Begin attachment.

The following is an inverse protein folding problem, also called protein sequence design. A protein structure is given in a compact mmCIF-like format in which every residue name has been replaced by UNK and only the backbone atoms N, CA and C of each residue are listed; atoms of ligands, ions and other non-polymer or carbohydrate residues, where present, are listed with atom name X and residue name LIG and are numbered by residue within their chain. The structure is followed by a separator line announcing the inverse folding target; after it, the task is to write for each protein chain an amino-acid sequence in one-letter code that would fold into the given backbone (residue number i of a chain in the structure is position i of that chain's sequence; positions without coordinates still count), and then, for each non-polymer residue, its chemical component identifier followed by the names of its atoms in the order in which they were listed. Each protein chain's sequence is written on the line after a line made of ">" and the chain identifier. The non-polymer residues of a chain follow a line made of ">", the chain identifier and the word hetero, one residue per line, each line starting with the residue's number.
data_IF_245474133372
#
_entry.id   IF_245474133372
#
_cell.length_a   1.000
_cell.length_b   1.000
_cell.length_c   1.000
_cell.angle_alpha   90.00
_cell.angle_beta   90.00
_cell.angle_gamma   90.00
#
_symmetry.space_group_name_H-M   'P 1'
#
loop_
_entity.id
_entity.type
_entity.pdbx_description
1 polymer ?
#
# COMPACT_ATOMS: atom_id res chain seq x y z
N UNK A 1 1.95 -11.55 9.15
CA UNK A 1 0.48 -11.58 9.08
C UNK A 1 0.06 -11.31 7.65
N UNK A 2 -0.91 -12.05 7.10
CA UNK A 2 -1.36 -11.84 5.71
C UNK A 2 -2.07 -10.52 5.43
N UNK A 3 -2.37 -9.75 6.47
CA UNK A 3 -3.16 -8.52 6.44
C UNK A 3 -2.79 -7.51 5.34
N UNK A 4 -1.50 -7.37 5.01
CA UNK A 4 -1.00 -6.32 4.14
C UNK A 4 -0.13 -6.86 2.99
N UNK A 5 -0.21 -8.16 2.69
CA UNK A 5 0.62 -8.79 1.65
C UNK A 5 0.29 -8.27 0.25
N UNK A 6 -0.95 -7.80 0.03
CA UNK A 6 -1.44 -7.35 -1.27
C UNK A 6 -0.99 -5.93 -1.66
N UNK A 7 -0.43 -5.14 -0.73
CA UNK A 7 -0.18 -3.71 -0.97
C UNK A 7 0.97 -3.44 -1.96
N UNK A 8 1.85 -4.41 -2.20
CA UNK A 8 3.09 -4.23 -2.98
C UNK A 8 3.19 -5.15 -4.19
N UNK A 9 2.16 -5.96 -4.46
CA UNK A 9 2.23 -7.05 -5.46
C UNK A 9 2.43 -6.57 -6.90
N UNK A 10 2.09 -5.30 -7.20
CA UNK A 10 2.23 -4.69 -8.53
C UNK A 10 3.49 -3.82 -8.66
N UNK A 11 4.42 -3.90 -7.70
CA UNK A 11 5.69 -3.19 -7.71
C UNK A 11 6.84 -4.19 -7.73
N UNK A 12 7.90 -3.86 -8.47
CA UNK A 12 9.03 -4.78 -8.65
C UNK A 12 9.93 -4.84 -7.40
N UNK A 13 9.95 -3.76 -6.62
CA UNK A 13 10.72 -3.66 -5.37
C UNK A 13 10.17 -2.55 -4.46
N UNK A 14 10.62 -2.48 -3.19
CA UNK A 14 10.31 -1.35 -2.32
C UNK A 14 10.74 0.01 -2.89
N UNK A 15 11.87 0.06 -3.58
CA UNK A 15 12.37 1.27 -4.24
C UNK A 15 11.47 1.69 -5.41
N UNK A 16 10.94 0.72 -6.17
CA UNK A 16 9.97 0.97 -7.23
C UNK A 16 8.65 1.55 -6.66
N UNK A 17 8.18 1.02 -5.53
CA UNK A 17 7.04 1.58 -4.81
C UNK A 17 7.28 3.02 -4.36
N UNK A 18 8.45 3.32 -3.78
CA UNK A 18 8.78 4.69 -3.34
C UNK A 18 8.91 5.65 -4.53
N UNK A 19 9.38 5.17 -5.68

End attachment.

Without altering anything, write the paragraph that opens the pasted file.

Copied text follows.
The following is an inverse protein folding problem, also called protein sequence design. A protein structure is given in a compact mmCIF-like format in which every residue name has been replaced by UNK and only the backbone atoms N, CA and C of each residue are listed; atoms of ligands, ions and other non-polymer or carbohydrate residues, where present, are listed with atom name X and residue name LIG and are numbered by residue within their chain. The structure is followed by a separator line announcing the inverse folding target; after it, the task is to write for each protein chain an amino-acid sequence in one-letter code that would fold into the given backbone (residue number i of a chain in the structure is position i of that chain's sequence; positions without coordinates still count), and then, for each non-polymer residue, its chemical component identifier followed by the names of its atoms in the order in which they were listed. Each protein chain's sequence is written on the line after a line made of ">" and the chain identifier. The non-polymer residues of a chain follow a line made of ">", the chain identifier and the word hetero, one residue per line, each line starting with the residue's number.